The police in western Germany say they are close to clearing the last remaining treehouses from the endangered Hambach forest so energy giant RWE can clear what is left of the ancient woodland.
Yesterday (Sunday) the authorities said they cleared 77 treehouses so Germany’s largest power firm can extend its open-cast coal mine and dig out more of the most heavily polluting and least efficient fossil fuel, lignite.
In a collection of treehouses called Gaul, a female protester known as Ghost told the media: “We are living in the treetops, so they cannot reach us. They cannot clear the forest when it is full of people. Over there is a huge open cast pit. It’s been getting bigger for 40 years.
“Now they even want to clear this last remaining woodland so that they can haul the lignite out of the ground beneath. But we don’t need lignite any longer, we’re in the midst of an energy revolution. We are not using violence, just sitting here. We are just in the trees and we hope to stay. But we don’t use violence.”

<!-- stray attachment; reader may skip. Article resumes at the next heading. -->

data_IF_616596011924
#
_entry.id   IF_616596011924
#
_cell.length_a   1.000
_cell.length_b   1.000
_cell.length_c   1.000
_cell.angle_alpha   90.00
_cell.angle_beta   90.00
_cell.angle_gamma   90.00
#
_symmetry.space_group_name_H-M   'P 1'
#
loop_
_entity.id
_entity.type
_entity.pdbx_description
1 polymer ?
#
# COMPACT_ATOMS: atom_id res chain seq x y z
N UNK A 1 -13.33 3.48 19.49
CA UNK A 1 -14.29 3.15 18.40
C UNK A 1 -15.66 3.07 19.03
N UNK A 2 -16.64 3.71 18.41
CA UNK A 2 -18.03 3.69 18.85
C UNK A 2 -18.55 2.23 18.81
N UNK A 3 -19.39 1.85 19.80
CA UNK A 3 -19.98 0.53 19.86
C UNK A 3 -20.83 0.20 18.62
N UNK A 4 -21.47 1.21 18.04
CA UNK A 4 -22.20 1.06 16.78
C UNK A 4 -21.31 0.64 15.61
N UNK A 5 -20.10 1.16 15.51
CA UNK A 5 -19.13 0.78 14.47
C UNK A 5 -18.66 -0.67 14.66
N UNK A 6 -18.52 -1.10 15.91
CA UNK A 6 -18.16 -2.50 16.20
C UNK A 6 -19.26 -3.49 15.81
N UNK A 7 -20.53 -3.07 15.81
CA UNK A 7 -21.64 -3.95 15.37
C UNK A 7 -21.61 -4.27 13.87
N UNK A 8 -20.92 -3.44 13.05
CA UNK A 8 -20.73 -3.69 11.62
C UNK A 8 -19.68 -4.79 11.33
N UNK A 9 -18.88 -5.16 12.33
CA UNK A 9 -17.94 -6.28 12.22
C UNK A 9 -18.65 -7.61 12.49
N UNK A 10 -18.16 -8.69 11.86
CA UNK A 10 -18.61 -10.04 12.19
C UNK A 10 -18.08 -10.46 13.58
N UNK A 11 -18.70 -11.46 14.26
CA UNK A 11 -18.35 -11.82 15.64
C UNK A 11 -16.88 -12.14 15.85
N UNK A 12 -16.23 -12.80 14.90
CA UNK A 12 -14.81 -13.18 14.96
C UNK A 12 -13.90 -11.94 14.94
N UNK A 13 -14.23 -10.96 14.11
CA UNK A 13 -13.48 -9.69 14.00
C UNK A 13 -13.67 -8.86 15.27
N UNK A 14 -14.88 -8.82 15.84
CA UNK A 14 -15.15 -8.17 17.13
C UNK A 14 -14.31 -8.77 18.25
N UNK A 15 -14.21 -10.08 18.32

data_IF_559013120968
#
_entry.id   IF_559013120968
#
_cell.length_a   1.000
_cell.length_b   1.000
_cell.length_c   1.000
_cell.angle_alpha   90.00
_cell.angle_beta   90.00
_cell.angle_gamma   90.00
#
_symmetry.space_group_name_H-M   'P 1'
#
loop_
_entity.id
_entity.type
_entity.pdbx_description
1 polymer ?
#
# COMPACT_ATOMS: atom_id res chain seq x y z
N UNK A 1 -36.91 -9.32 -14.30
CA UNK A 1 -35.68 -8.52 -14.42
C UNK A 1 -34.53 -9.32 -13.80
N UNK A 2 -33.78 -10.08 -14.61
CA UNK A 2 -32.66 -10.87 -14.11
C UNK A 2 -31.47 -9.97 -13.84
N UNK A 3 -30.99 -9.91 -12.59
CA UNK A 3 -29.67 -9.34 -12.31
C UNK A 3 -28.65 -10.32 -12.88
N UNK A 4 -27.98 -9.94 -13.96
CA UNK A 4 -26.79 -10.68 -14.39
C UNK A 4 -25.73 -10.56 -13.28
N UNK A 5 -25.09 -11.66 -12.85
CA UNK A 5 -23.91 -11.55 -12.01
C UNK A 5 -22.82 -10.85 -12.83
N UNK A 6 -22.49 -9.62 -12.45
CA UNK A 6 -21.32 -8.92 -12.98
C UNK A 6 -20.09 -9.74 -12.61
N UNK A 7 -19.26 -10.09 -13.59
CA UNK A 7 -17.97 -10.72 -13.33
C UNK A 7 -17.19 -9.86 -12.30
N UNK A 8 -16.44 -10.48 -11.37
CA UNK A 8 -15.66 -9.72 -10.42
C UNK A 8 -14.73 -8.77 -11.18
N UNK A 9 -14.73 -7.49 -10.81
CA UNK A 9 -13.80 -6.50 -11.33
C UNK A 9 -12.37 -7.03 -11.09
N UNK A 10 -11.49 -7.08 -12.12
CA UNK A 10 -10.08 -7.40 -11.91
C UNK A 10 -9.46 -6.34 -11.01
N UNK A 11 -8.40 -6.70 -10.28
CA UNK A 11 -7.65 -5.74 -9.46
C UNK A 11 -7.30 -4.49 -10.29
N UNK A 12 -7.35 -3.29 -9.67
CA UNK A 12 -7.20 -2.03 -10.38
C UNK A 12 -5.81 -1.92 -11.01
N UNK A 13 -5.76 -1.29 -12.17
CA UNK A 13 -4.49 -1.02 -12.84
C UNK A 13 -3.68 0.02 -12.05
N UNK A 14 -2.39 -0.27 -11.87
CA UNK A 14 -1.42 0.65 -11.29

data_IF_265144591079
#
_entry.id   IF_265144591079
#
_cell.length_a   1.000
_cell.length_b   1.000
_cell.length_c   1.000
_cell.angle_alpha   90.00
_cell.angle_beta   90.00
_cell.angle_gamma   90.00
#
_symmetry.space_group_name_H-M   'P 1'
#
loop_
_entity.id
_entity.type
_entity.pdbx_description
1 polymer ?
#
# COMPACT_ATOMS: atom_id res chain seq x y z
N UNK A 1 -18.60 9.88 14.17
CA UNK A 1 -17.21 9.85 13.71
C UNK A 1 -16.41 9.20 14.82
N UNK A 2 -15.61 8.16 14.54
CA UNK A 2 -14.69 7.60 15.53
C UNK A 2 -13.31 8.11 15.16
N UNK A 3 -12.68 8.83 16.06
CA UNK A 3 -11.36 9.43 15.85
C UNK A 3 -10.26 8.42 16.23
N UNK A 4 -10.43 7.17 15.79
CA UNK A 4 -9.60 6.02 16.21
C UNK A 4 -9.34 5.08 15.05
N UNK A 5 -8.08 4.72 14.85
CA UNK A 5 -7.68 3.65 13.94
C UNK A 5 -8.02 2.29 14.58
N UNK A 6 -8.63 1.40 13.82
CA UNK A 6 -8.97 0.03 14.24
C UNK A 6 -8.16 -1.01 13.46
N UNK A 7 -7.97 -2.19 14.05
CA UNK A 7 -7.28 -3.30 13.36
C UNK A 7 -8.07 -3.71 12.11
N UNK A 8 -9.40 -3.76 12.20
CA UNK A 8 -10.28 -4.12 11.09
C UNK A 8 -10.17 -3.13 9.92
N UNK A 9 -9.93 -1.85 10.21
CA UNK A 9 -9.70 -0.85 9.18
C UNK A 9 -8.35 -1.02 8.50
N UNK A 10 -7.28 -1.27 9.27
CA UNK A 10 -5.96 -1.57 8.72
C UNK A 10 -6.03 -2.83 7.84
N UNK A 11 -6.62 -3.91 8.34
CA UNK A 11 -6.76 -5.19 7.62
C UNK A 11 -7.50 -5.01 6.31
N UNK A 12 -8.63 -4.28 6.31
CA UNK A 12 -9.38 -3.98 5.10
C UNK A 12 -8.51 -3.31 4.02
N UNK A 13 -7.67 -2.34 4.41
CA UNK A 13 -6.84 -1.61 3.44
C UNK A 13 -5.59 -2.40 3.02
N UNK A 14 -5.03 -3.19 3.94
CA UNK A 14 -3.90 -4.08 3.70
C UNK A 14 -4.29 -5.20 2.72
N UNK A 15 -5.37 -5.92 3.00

Environmentalists have been living in Hambach forest between Cologne and Aachen for around six years to stop RWE extending one of the largest opencast mines in Europe.
Police began forcing the protesters out about three weeks ago.
RWE, which owns the woodland, said it wanted to begin cutting down trees in mid-October and that expanding the Hambach mine would meet Germany’s immediate electricity needs.
RWE chief executive Rolf Martin Schmitz reportedly said there was no chance of keeping what was left of the 12,000-year-old forest.
“There’s no possibility of leaving the forest standing,” he told the German media. saying it was “technically impossible”.
“We need the ground beneath the remaining forest in order to keep the embankments stable,” he added.
The Green Party has criticised RWE, saying Schmitz was “indifferent to the opposition of thousands of citizens,” and not interested in “reaching a compromise in the dispute over Hambach forest”.
Schmitz said the federal government failed to deal with “criminal” protesters who were endangering the livelihood of the 5,000 Hambach mine staff.
German Chancellor Angela Merkel’s decision in 2011 in the wake of the Fukushima nuclear disaster in Japan to phase out nuclear power by 2022 has increased Germany’s reliance on coal, and low-grade, filthy lignite in particular.
Merkel established a panel to establish a strategy to phase out coal with findings expected by the end of the year.
Some members of the so-called coal commission have called on RWE to delay logging until recommendations are made.
Hambach forest protesters last November. Picture credit: Flickr